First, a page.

When you hand-ear a neck

(Yes, 取 supposedly means “take” because it refers to taking a defeated enemy’s ear as a trophy in battle. So… appropriate?)

(Oni no kubi wo totta you; “As if having taken an oni’s head”)


Triumphant or boastful, especially about something that’s not really that big a deal. As proud as if you’d slain a demon or defeated a monster – without having actually accomplished much.


This adjectival noun phrase begins with the noun 鬼 (oni), a mythical monster somewhere between “really strong person” or “ogre,” all the way up to “demon from one of the Buddhist hells.” A common enemy in old folk-tales. The associative particle の () in its possessive function connects the oni to its 首 (kubi), “neck,” or by extension, “head.” This entire noun phrase is marked by the particle を (wo) as the object of the verb 取る (toru), “to take,” in past tense. It precedes and attaches to the noun よう (you, pronounced to rhyme with “toe”), “appearance,” “form.” Like all adjectival nouns, it will tend to be followed by な (na) and then a noun phrase, に (ni) and then a verb phrase, or by a copula.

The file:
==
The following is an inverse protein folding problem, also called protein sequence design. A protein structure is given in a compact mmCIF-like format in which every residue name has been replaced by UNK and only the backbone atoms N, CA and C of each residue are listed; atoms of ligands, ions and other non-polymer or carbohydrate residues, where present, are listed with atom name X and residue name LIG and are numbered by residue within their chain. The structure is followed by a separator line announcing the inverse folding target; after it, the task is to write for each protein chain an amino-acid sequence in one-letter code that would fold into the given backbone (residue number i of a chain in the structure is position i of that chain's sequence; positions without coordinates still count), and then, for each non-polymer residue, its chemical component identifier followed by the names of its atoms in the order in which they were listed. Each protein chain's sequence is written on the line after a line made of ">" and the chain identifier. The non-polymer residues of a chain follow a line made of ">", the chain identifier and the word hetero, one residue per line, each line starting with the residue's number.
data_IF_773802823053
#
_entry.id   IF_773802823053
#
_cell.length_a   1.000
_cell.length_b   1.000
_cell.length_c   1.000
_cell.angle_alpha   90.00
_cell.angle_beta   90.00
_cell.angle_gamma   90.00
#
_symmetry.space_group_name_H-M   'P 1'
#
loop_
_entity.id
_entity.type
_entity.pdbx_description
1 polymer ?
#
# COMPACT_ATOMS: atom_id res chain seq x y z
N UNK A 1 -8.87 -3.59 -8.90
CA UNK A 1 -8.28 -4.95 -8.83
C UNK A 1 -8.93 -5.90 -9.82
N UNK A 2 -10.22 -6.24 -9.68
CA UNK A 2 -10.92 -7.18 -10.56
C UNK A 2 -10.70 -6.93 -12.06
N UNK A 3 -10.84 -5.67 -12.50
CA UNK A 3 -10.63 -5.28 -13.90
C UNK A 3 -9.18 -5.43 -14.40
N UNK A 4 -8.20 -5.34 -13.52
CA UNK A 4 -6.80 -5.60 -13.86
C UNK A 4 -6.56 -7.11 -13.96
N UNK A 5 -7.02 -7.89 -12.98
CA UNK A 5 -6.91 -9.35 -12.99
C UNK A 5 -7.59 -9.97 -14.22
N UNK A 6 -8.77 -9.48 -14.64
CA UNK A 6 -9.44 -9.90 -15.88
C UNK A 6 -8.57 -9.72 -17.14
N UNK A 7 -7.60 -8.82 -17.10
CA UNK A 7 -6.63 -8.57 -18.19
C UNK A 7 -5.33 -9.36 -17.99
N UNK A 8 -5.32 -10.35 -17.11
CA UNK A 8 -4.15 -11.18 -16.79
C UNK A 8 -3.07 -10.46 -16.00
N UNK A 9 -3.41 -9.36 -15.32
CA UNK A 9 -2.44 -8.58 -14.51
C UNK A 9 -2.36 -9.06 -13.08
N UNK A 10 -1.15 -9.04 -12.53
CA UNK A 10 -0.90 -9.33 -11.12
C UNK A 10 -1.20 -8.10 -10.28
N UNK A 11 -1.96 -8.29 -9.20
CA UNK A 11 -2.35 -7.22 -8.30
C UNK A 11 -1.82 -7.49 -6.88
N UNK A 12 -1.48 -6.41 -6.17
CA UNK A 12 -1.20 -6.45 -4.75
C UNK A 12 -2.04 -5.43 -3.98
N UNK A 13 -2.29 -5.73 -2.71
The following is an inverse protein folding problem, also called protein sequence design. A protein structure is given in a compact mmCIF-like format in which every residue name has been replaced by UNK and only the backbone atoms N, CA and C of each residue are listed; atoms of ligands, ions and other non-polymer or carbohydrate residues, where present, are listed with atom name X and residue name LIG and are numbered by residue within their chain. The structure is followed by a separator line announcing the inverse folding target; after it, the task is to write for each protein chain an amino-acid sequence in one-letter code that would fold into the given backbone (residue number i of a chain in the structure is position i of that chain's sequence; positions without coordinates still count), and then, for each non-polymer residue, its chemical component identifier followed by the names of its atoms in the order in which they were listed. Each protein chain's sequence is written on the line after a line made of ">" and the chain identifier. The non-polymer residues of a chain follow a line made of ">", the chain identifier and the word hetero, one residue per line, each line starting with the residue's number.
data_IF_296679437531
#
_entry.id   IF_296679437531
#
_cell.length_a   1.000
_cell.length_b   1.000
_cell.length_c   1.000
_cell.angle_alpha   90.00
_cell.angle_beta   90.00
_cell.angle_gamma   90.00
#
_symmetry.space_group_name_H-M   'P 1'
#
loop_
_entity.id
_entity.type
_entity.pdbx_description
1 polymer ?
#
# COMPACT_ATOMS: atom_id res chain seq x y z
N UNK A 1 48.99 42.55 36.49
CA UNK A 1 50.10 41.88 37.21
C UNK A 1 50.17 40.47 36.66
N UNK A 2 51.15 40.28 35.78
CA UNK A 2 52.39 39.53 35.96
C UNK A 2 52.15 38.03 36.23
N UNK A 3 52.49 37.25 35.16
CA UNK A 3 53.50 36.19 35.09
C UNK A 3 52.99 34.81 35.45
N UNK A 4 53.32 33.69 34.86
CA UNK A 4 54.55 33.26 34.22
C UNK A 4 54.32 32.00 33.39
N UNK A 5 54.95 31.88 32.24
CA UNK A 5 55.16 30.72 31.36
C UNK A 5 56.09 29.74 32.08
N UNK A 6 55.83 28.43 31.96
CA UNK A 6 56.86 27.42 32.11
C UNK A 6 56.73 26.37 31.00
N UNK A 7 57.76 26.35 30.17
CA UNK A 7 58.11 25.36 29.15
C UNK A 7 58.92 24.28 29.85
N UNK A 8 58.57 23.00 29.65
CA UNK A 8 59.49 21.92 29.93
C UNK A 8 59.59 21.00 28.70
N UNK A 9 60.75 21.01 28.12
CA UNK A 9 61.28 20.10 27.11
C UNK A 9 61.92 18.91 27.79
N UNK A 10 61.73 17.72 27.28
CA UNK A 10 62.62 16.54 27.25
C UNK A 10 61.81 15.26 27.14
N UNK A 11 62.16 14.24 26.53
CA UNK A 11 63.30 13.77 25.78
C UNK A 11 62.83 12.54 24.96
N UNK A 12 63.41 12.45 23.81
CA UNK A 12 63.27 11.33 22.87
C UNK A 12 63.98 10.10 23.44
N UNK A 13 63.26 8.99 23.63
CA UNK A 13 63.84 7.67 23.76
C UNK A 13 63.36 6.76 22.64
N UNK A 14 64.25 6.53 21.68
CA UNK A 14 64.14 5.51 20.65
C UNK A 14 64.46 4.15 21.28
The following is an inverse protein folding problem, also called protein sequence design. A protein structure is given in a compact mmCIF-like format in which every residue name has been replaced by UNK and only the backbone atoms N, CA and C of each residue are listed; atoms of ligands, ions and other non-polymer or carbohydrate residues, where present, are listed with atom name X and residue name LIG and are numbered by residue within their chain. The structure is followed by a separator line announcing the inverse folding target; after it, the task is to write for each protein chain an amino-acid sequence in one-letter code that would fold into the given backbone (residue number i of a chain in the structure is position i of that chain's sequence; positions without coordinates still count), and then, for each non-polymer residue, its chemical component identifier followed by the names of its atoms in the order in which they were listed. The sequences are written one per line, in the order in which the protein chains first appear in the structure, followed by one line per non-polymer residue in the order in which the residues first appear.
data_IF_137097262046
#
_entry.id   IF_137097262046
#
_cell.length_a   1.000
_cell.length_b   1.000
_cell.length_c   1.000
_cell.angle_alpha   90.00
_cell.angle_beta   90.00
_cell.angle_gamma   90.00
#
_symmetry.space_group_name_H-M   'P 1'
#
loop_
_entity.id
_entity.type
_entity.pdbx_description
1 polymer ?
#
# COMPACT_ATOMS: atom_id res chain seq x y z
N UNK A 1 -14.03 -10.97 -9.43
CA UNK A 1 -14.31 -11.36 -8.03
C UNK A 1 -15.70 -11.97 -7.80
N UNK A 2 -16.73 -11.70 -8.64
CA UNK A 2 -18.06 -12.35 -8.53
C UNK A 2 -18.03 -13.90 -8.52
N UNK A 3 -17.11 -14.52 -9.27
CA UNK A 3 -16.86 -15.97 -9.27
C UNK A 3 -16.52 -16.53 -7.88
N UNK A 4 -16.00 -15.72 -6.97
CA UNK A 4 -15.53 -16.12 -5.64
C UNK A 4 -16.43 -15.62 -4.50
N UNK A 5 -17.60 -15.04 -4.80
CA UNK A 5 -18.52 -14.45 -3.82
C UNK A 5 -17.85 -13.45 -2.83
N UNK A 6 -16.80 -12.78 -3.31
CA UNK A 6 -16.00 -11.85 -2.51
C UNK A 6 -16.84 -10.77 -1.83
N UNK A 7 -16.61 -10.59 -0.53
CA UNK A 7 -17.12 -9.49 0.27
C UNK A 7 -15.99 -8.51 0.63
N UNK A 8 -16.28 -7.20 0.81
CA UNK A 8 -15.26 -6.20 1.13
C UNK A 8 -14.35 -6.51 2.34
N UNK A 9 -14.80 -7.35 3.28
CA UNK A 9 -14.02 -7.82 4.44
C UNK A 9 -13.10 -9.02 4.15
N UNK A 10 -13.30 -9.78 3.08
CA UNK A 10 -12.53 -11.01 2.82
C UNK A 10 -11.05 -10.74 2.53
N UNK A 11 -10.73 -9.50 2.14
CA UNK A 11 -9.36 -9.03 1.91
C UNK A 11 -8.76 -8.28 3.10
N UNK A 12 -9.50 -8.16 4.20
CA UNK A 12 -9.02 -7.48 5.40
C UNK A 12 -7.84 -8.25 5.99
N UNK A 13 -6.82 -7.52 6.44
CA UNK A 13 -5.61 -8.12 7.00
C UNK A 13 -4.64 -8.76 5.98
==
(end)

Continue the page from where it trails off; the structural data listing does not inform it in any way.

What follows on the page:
This phrase apparently comes to us from an early 1711 CE ukiyozoushi called 傾城禁短気 (Keiseikin tanki).

Example sentence:


(Otoko no ko wa oni no kubi wo totta you na manmen no emi wo ukabase, awatete nigedasou to zenryoku wo tsukusu batta wo nigitteita.)

[Clutching a grasshopper that was trying with all its might to escape, the boy was smiling as proudly as if he’d slain an ogre.]

About Confanity

I love the written word more than anything else I've had the chance to work with. I'm back in the States from Japan for grad school, but still studying Japanese with the hope of becoming a translator -- or writer, or even teacher -- as long as it's something language-related.
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